The US Navy has become the first American armed force to order a very special Gulfstream air asset: the G550 Green heavily modified for Airborne Early Warning & Control duty.
With a price tag of almost 92 million dollar the people at the Gulfstream plant in Savannah, Georgia (USA), must be very excited that finally their own country recognized the quality of their platform, made in cooperation with Israel Aerospace Industries (IAI).
Conformal Airborne Early Warning
Planned for starting operations in January 2019, the US Navy G-550 Green AEW&C will join a small international fleet, although it has not been disclosed yet if the machines will be similar in looks as the pair of G550 CAEW (Conformal Airborne Early Warning) the Israeli Air Force is flying. Other users are the Italian Air Force (2 G550 CAEW) and the Republic of Singapore Air Force (4 G550 CAEW).
Gulfstream to US armed forces
The Gulfstream as such is not new to the US armed forces, but until now was mainly enrolled in VIP transport duties as C-37B and the current numbers are small: one with the US Air Force, three with the US Navy and one with the US Army.
Israel and Lockheed Martin this week celebrated the start of final assembly of the first F-35A Adir ( “mighty one” in Hebrew) for Israel in Forth Worth, Texas. The aircraft, designated as F-35A aircraft AS-1, officially began its mate process, where four major components of the fighter aircraft are joined together in the Electronic Mate and Assembly Station to form the aircraft’s structure.
The first Israeli F-35A will continue its assembly in Fort Worth and is expected to roll out of the factory in June and be delivered to the Israeli Air Force (IAF) later this year.
In 2010, Israel became the first country to order the F-35 through the US Foreign Militrary Sales (FMS) program. The country signed contracts for 33 F-35A Conventional Take Off and Landing (CTOL) aircraft.
Israel’s contribution to the F-35 program includes Israel Aerospace Industries (IAI F-35A wing production, Elbit Systems work on the Generation III helmet-mounted display system worn by all F-35 pilots fleet-wide and Elbit Systems-Cyclone F-35 center fuselage composite components production.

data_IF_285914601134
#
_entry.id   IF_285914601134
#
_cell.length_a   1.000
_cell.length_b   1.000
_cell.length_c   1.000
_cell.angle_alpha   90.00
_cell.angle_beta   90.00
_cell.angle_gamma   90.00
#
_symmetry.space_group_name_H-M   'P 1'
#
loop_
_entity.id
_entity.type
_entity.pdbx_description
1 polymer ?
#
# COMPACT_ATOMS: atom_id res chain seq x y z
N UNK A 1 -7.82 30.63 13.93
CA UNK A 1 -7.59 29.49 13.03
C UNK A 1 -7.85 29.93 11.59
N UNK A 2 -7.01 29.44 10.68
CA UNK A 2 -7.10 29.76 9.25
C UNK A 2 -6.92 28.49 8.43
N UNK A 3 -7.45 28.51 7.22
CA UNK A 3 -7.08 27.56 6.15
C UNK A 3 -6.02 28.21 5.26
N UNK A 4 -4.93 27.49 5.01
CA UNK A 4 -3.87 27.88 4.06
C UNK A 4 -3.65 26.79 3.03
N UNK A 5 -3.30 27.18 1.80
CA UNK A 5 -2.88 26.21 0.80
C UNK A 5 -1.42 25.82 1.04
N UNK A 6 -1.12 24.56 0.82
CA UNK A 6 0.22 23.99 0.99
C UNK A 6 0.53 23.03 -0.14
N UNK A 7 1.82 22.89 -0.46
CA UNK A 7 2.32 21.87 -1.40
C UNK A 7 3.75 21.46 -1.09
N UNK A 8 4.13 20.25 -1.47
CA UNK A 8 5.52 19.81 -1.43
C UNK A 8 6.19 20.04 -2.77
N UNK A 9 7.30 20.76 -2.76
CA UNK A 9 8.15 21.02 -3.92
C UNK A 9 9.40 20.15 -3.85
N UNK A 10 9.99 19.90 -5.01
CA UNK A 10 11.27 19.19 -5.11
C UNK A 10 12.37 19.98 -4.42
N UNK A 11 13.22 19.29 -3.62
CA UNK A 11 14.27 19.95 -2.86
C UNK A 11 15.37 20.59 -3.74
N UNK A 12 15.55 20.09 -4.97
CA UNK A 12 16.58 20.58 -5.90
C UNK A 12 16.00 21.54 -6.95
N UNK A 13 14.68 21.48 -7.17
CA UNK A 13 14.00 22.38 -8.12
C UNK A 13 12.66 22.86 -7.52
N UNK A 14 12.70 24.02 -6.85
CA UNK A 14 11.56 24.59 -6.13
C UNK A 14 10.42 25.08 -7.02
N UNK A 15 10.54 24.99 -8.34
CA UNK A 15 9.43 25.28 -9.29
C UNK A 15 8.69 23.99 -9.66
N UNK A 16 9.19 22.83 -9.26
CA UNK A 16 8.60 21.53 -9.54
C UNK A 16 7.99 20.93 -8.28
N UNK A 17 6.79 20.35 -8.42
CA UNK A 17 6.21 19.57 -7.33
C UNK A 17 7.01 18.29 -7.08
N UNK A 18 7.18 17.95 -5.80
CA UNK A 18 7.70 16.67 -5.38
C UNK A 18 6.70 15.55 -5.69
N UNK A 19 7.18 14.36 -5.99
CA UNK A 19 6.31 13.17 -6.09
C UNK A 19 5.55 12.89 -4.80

UPDATED 6 January | Sri Lanka is said to have signed up for at least eight Pakistani-made JF-17 Thunder fighter jets. A memorandum of understanding was signed on Tuesday 5 January during a visit to Sri Lanka by Pakistani prime minister Nawaz Sharif , confirming earlier rumours about an imminent deal.
Update | The first export customer for the JF-17 Thunder now appears to be Nigeria and not Myanmar, as reported earlier. Nigeria expects delivery of three Thunders this year, records in the country show.
The Thunders wil almost surely replace obsolete MiG-23 and MiG-27 fighter jets. Next to those, the Sri Lanka Air Force currently also operates Israel Aerospace Industries (IAI) Kfir and Chinese made Shenyang F-7 fighter jets.
Neighbouring India is said to oppose the deal between Sri Lanka and Pakistan. India had hopes to sell its indigenous Tejas jet to Sri Lanka and incidentally on Tuesday 5 January announced that aircraft’s international airshow debut at the Bahrain Air Show later this month.
The apparent deal in Sri Lanka marks the second export success for the JF-17 Thunder. Last June, another foreign customer was announced at the Paris Air Show. On 6 January 2016, Nigeria revealed itself as that foreign costumer.
El Al wants to buy up to 28 Boeing 787 Dreamliners, of which 15 will be purchased first and the remainder 13 will be options, Boeing announced on 5 August 2015.
The flag carrier of Israel currently flies a all-Boeing fleet of 37 aircraft, consisting of eighteen Boeing 737s (2x -700, 11x -800, 5x -900), seven Boeing 747-400s, six Boeing 767-300s and six 777-200s.
The Dreamliners are likely to replace most of the fleet, apart from the 737s, with the Boeing 767 being freed up to a possible conversion to in-flight refuelling aircraft by the Israeli Air Force. The military has expressed renewed interest in this tanker solution offered by Israel Aerospace Industries now that Boeing is delayed with its KC-46A tanker program for the US Air Force.
Seven Boeing KC-707 “Saknai” currently provide the Israeli Air Force with tanker capability needed for f. ex. air strikes on long distances. They are getting old and need replacement.
The Royal Thai Air Force is retiring its three remaining Israeli Aircraft Industries Arava light patrol aircraft, according to the Air Force Commander in the Bangkok Post. The military is now opting to create two squadrons of drones in stead, boosting its surveillance capability.
The IAI 201 Arava’s have served Thailand for more than 36 years, currently flying as ELINT aircraft with 402 Squadron based at Takhli. Between 1972 and 1998 the Israelis built 103 of these light Short Take-off and Landing (STOL) aircraft. Despite its small size it can transport 24 combat-ready troops in the transport role, as a surveillance platform it is a very affordable asset with low usage costs.
The Israeli Air Force retired its Aravas already in 2004.